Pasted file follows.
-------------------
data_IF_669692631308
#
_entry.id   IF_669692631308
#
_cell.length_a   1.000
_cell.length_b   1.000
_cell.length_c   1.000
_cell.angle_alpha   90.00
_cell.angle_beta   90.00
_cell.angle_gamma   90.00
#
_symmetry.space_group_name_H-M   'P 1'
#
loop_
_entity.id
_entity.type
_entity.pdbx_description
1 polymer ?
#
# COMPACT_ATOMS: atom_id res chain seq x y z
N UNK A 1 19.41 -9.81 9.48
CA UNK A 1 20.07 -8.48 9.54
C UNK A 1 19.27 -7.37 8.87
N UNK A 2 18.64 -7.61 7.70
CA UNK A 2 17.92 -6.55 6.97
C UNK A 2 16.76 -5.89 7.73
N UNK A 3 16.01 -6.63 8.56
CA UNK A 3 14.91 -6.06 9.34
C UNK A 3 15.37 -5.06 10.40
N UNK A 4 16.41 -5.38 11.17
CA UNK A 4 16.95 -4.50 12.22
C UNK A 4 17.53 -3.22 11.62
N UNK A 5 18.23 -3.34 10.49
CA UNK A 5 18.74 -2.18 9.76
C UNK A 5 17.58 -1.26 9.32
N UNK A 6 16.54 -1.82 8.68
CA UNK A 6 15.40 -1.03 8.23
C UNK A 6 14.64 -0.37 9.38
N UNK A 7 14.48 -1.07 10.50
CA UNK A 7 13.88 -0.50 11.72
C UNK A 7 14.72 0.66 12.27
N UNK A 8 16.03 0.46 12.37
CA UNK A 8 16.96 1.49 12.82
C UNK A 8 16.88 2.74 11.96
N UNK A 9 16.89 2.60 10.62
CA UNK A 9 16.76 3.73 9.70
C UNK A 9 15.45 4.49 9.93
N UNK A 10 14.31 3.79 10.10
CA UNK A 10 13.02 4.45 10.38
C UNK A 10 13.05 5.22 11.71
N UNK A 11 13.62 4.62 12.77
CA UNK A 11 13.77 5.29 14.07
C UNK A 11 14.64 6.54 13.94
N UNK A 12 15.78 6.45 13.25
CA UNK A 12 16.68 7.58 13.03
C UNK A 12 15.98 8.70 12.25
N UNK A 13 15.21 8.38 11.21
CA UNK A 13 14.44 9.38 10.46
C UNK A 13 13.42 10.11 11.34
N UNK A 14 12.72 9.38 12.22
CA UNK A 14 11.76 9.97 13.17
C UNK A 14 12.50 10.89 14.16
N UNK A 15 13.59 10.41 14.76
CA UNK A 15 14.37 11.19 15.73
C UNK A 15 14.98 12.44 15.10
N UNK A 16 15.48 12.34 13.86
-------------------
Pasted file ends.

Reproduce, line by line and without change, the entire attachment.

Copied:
data_IF_669692631308
#
_entry.id   IF_669692631308
#
_cell.length_a   1.000
_cell.length_b   1.000
_cell.length_c   1.000
_cell.angle_alpha   90.00
_cell.angle_beta   90.00
_cell.angle_gamma   90.00
#
_symmetry.space_group_name_H-M   'P 1'
#
loop_
_entity.id
_entity.type
_entity.pdbx_description
1 polymer ?
#
# COMPACT_ATOMS: atom_id res chain seq x y z
N UNK A 1 19.41 -9.81 9.48
CA UNK A 1 20.07 -8.48 9.54
C UNK A 1 19.27 -7.37 8.87
N UNK A 2 18.64 -7.61 7.70
CA UNK A 2 17.92 -6.55 6.97
C UNK A 2 16.76 -5.89 7.73
N UNK A 3 16.01 -6.63 8.56
CA UNK A 3 14.91 -6.06 9.34
C UNK A 3 15.37 -5.06 10.40
N UNK A 4 16.41 -5.38 11.17
CA UNK A 4 16.95 -4.50 12.22
C UNK A 4 17.53 -3.22 11.62
N UNK A 5 18.23 -3.34 10.49
CA UNK A 5 18.74 -2.18 9.76
C UNK A 5 17.58 -1.26 9.32
N UNK A 6 16.54 -1.82 8.68
CA UNK A 6 15.40 -1.03 8.23
C UNK A 6 14.64 -0.37 9.38
N UNK A 7 14.48 -1.07 10.50
CA UNK A 7 13.88 -0.50 11.72
C UNK A 7 14.72 0.66 12.27
N UNK A 8 16.03 0.46 12.37
CA UNK A 8 16.96 1.49 12.82
C UNK A 8 16.88 2.74 11.96
N UNK A 9 16.89 2.60 10.62
CA UNK A 9 16.76 3.73 9.70
C UNK A 9 15.45 4.49 9.93
N UNK A 10 14.31 3.79 10.10
CA UNK A 10 13.02 4.45 10.38
C UNK A 10 13.05 5.22 11.71
N UNK A 11 13.62 4.62 12.77
CA UNK A 11 13.77 5.29 14.07
C UNK A 11 14.64 6.54 13.94
N UNK A 12 15.78 6.45 13.25
CA UNK A 12 16.68 7.58 13.03
C UNK A 12 15.98 8.70 12.25
N UNK A 13 15.21 8.38 11.21
CA UNK A 13 14.44 9.38 10.46
C UNK A 13 13.42 10.11 11.34
N UNK A 14 12.72 9.38 12.22
CA UNK A 14 11.76 9.97 13.17
C UNK A 14 12.50 10.89 14.16
N UNK A 15 13.59 10.41 14.76
CA UNK A 15 14.37 11.19 15.73
C UNK A 15 14.98 12.44 15.10
N UNK A 16 15.48 12.34 13.86